I was not able to get an appointment with a doctor in my large orthopedic group in Roanoke until late September or early October, so I saw a PA in the practice a few days after our return home. He ordered two more X-rays at different angles. They showed the cartilage wear more clearly -- and more positively. They don't look quite as bad as the ones taken in Leadville. The new X-ray of my right knee shows less cartilage loss than the left one that has been bothering me, but it's wearing thin, too.

Survivor of the drought

The PA ordered an MRI, which I got on September 13. Unfortunately, I wasn't able to get in to see the sports orthopedist the PA highly recommended until a few days ago (September 27) so I didn't know the diagnosis until then. I was happy to learn from one of our good running friends in Roanoke, Graham Zollman, that this doctor is the one who did Graham's rotator cuff surgery in May -- so he knows at least one other ultra runner and how badly we want to continue our passion. (The PA recommended this doctor because he works with so many athletes of all ages. He specializes in knee  and shoulder problems.)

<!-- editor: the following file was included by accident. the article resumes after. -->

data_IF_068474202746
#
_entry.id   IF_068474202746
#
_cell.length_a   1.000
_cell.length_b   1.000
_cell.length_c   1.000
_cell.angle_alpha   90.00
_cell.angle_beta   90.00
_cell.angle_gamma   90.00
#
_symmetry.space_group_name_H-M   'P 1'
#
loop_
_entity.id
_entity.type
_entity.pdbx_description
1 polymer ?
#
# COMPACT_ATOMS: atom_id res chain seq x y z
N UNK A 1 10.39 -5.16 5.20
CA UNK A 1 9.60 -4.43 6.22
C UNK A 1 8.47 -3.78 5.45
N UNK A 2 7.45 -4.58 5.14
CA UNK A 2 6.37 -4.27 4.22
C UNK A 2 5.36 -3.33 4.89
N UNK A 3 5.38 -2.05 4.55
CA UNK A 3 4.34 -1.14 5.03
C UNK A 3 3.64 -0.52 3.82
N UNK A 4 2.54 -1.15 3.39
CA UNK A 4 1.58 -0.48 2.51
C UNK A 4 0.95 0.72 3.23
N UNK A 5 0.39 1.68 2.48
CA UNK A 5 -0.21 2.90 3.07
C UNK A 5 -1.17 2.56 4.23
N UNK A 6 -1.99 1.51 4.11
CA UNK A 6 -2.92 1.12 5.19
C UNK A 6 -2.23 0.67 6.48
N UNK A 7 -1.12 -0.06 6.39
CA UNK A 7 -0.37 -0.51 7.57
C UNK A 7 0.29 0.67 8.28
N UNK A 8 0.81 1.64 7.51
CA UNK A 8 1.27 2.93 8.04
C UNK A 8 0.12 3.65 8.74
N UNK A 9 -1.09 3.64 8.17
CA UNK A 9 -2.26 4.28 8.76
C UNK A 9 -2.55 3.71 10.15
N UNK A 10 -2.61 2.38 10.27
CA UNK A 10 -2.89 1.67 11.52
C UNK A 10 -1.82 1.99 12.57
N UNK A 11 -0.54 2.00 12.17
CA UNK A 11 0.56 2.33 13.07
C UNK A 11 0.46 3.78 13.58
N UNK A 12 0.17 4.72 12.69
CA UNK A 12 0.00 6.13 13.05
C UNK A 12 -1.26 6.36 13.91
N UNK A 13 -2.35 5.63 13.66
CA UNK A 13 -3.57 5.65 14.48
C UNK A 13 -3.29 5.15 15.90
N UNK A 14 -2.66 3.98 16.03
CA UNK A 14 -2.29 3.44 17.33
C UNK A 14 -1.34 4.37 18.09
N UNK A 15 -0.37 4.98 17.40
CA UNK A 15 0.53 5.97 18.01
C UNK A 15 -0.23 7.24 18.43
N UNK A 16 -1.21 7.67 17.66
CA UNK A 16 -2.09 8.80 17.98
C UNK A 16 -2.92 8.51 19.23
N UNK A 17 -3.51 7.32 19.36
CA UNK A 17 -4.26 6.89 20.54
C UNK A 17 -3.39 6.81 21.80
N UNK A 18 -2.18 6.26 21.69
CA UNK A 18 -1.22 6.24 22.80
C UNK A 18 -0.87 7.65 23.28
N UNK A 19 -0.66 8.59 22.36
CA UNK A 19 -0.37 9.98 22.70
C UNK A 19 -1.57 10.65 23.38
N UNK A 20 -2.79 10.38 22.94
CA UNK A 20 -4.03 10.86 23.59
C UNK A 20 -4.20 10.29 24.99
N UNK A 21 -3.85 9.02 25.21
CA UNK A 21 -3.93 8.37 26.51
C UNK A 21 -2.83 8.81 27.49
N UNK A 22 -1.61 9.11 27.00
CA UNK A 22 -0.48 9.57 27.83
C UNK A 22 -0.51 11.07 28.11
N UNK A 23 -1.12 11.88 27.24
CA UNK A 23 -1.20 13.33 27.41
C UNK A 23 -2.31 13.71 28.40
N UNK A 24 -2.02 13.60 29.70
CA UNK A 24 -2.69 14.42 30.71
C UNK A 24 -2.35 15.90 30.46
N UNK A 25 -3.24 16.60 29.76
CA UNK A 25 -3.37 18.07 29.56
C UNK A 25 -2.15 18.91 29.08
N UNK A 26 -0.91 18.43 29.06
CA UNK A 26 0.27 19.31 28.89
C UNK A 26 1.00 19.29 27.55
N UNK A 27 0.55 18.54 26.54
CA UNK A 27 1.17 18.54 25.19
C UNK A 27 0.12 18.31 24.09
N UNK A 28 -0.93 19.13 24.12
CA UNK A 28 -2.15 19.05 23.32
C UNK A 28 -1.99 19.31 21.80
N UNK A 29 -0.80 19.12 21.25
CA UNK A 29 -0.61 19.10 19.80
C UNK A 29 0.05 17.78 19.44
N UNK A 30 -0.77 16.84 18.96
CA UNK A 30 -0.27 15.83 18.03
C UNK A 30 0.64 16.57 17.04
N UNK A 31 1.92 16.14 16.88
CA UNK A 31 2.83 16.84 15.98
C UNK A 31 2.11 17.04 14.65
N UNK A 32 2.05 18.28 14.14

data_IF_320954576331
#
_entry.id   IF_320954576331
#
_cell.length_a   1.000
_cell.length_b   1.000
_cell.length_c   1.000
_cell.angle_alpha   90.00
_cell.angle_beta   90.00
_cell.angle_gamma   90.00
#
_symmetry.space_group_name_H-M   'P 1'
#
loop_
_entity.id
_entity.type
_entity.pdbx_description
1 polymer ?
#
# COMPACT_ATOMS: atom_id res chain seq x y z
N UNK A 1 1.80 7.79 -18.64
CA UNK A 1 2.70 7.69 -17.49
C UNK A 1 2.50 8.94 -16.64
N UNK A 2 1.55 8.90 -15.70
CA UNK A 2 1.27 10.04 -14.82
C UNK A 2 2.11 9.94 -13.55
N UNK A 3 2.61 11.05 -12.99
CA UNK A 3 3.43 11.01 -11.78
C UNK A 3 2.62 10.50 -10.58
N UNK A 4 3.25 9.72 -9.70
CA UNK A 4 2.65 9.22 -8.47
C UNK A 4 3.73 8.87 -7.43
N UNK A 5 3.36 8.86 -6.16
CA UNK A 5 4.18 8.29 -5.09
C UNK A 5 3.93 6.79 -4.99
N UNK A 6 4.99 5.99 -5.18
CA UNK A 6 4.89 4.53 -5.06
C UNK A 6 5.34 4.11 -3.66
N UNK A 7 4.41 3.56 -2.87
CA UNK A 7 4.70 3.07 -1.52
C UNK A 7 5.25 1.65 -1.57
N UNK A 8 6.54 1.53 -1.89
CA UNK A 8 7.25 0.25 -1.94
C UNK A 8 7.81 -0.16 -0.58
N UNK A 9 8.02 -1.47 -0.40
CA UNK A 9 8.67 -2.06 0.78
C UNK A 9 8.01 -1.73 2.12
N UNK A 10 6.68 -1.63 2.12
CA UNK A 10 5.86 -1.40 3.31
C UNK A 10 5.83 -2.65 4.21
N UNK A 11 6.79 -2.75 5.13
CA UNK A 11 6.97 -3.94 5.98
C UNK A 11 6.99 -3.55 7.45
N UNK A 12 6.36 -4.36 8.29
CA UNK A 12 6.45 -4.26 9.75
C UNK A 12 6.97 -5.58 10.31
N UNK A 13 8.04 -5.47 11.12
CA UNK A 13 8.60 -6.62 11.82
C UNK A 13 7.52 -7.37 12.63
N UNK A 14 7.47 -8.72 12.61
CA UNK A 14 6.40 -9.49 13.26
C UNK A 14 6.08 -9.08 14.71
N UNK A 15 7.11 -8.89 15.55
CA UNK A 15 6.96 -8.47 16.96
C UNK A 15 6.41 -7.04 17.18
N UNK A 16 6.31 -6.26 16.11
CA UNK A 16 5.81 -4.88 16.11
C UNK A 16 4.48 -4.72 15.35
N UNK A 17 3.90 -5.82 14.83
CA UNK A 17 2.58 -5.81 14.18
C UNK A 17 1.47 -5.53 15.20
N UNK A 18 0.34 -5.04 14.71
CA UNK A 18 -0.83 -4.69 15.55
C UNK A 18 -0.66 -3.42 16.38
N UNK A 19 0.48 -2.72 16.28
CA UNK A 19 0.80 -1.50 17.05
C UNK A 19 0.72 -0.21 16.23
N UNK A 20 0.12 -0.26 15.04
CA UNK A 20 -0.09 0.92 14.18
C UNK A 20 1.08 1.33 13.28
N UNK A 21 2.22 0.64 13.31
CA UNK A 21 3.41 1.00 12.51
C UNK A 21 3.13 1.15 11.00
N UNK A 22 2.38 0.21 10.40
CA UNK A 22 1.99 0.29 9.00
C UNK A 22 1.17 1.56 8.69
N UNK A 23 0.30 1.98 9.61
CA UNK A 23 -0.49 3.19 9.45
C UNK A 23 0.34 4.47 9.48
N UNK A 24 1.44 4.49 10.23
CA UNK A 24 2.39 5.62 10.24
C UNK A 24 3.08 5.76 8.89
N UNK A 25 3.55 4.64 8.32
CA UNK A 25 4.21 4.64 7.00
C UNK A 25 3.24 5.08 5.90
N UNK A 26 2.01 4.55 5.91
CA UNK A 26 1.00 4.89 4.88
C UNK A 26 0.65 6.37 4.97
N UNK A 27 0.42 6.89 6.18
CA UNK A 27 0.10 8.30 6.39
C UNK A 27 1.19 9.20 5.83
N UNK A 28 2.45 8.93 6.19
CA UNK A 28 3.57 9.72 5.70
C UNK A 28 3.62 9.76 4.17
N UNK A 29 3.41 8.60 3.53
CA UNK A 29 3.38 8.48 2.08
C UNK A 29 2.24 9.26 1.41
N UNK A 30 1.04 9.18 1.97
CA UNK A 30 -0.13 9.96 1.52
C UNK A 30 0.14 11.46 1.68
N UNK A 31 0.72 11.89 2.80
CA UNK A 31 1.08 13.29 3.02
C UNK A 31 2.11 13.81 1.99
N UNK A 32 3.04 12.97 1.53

Although my knee has never hurt or felt unstable while running or walking on trails -- only when walking more slowly at home, in stores, etc. -- I've been pretty careful about both the distance and terrain I've been covering since mid-August. The PA also mentioned the "catching" and unstable feeling could possibly be loose cartilage floating around or possibly a tear in a tendon or ligament, among other things. To avoid making it worse, I've kept my mileage to a minimum (for me).

Lemme tell ya, I'm sure I needed a break but I do miss my endorphins when I can't run or walk fast for at least an hour! Nothing else does it for me. At least I've had a lot of sweat-inducing yard work recently to help burn off calories and frustration.